Villa Di Roma

Italian Market
932-36 S. 9th Street
(215) 592-1295

"When in Di Roma, do as Di Romas do," is the oft-repeated maxim heard echoing up and down 9th Street, especially between Carpenter and Christian. Wend your way, along the sidewalk, past mounds of fresh produce boxes, over-filled iron trash bins and stacked empty palettes, all the remnants of a 9th Street open air market sales day. Be embraced by the Italian Market’s gaudy signs alluding to "Roasted Boned Baby Pigs," "Twenty Pound Parmesan Wheels," and "Asparagus By the Bushel."

One enters Villa Di Roma into an elongated room with an argy-bargy mahogany bar controlling its length. The patrons are indigenous and neighborly, catching your eyes as you pass. "Aaeeee," "Yyohhh," "Aaeeyyohhh," are greetings that are quickly stated, quickly accepted and understood as linguistic declivities in lieu of "goodtaseeyuuseguys."

Smoke fills the beery air, so holding one’s breath is not uncommon as you hop past the tappy’s hops-smells, as if barefoot on a bed of coals, toward the smoke-free dining rooms.

Try to be seated in the area to your left; it’s the old original, brick-walled shebang with the huge billboard menu as its omphalos near the tiny kitchen.

A dozen-and-a-half small tables are covered by white linens atop which rest old-fashioned glass chrome-topped condiment containers of salt, pepper, hot pepper flakes, sugar and grated parmesan. Thin stainless steel silverware are purfled and scarified accompaniments.

Oddly, and completely foreign to the atmosphere are three cowboy-Western wagonwheels with five gaslight shades a piece, equally spaced hanging from the drop-ceiling. But the food never wavers from deep South Philly basics.

Appetizers should be ordered for the table: Villa Salad, Escarole or Broccoli Rabe in oil and garlic, and especially "Fried Asparagus," if available (all between $6 and $8 when averaged). The Villa Salad hasn’t changed in decades, and always feeds four. Chopped iceburg lettuce is bathing in a creamy pink sauce reminiscent of remoulade, flavored with bacon bits and tomatoes. Nothing could be simpler. Every deglutition causes flashbacks to the ’50’s. You can almost hear By Saam calling a Phillies game, in between crunches; and swallows are as big and long as a Del Ennis double.

Escarole is steamed to a wilted limpness, the color of the green paperback cover used by West’s Pennsylvania Rules of Court – Federal (2003). Real spikes of garlic glitter and abound on each forkful, creating the first of many gas pocket-parts of the repast. Never attempt to squelch bumptious burping, at the risk of a 3 a.m. heartburn that will make for corybantic restlessness and gaseous deflagrations.

Just as the Escarole is sweetly redolent of garlic bits, the Broccoli Rabe contains a nascent but demulcent bitterness. It is, moreover, erumpent with heated pepper flakes giving your tongue and cerebellum simultaneous kicks. Afterglows of lemon coat your inner mouth.

"Fried Asparagus" is a new Villa specialty. Seven or eight darkly charred crisp cigarillos float motionless in a goldenrod yellow butter pool. Each auriferous spear may be judiciously cut in half so as to easily slide between one’s puckered lips. The entrance is flawless. Notwithstanding, the thickly rich butterbroth left in the bowl seems indented by a sitzmark. The slippery asparagus suddenly slides in a gurgle while your teeth and tongue attempt to stabilize its presence. Biting down brings a verdant whirligig of fried coating’s crackling. There’s no need to swallow; the chewed matter inside your throat has "disaspeared."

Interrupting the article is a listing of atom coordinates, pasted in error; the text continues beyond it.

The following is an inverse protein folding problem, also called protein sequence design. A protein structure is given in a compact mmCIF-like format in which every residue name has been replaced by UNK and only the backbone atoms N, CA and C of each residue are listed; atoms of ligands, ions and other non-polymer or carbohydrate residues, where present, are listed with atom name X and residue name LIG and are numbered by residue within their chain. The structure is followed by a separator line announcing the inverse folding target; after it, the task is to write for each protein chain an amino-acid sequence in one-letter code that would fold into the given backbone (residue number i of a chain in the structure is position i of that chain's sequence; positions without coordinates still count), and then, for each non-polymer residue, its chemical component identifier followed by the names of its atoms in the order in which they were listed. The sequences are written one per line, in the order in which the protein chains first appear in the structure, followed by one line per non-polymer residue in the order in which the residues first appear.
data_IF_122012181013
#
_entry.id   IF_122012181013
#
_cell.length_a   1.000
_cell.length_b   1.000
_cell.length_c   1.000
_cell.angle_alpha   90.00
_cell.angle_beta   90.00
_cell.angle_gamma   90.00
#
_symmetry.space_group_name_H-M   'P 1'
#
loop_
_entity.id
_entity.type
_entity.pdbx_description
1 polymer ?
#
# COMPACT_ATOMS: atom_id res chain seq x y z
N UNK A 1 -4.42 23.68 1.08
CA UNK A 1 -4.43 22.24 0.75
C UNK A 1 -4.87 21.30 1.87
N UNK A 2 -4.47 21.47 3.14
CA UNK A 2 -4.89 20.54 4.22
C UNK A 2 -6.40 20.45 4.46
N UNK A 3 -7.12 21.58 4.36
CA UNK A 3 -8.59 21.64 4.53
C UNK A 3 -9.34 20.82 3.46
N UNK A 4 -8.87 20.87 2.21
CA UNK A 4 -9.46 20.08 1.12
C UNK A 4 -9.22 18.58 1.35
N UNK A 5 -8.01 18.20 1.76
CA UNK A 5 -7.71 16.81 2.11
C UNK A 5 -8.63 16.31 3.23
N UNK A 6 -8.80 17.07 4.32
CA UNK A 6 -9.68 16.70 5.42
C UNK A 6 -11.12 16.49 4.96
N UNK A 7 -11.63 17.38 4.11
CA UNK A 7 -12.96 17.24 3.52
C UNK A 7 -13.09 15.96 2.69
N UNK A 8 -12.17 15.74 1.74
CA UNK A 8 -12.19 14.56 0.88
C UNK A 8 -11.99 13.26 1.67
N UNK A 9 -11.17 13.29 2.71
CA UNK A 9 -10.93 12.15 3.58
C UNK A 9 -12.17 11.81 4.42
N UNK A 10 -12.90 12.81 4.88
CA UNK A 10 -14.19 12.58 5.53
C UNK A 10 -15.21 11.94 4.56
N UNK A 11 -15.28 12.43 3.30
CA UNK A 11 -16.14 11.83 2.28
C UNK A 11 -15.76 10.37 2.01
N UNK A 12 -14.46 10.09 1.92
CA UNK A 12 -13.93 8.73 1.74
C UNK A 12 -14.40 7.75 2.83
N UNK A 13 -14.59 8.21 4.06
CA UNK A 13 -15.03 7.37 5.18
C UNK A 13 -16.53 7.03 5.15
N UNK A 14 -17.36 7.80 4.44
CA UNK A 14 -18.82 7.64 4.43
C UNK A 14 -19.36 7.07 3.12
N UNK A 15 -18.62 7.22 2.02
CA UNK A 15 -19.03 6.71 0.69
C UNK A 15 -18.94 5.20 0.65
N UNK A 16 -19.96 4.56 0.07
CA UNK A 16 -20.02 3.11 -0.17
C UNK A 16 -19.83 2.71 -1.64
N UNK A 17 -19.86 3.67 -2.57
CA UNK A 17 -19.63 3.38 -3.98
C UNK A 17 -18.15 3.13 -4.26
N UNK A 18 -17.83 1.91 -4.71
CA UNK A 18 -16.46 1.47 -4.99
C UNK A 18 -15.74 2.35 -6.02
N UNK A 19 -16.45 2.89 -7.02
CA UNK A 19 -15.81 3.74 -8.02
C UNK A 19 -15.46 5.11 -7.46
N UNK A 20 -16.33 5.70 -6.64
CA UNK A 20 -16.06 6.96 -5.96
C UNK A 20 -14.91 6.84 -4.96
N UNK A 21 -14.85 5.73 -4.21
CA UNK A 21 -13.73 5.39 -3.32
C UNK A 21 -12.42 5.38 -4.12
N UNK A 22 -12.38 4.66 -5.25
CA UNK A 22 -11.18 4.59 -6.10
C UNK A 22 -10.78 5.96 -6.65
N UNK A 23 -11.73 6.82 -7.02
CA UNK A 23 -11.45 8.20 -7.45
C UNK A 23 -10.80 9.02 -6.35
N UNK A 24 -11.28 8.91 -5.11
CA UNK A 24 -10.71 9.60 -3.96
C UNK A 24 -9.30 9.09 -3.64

I’m not going to turn you away from anything at Villa served with red gravy. (Say "sauce" and you’re tossed.) Veal or Eggplant Parmesan platters are inexpensive, with frantically fresh ingredients, drenched in brilliant crimson liquid of feverishly chopped tomatoes. Sides of pasta are likewise inundated and gratis.

But to have the unforgettable, the infrangible, the almost indecently, deliciously oleaginous, one must order "Chicken Neopolitan." Served in an oblong trough of a plate, cubed plump white chicken-breast chunks gleam gloriously in a beclouded phantasm of bright light butter, redolent of smashed whole garlic bulbs. As you suckle the heavenly heaps of chicken, feel the hairs on your arms and head stretching toward the aforementioned wagonwheels. Your shirt or blouse bustles as hairs emerge on your chest. Scrapes and rashes disappear from one’s skin. Your complexion is anointed and rosy. Inhale a miasma and memento of South Philadelphia’s ponderous puckishness. Catch your breath. Then allow another few chunks entrance. The supple sordidness migrates to your soul. Any Italian grandmother born south of Bainbridge will reverently advise: "If the Lord cooked anything better, She kept it for Herself."

Waitresses here are corpulently gracious and become instant bosom buddies, even if standing nearly three feet from your table. They fill their black pants and black vests with dimpled voluptuousness. These ladies often call you "hon," and mean it. Listen to what they say, as they are learned in the laws of this eatery.

Make certain to reserve the rolls given freely in baskets, to dunk into the gravies. Better than dessert.


Copyright 2004 Richard Max Bockol, Esq. Back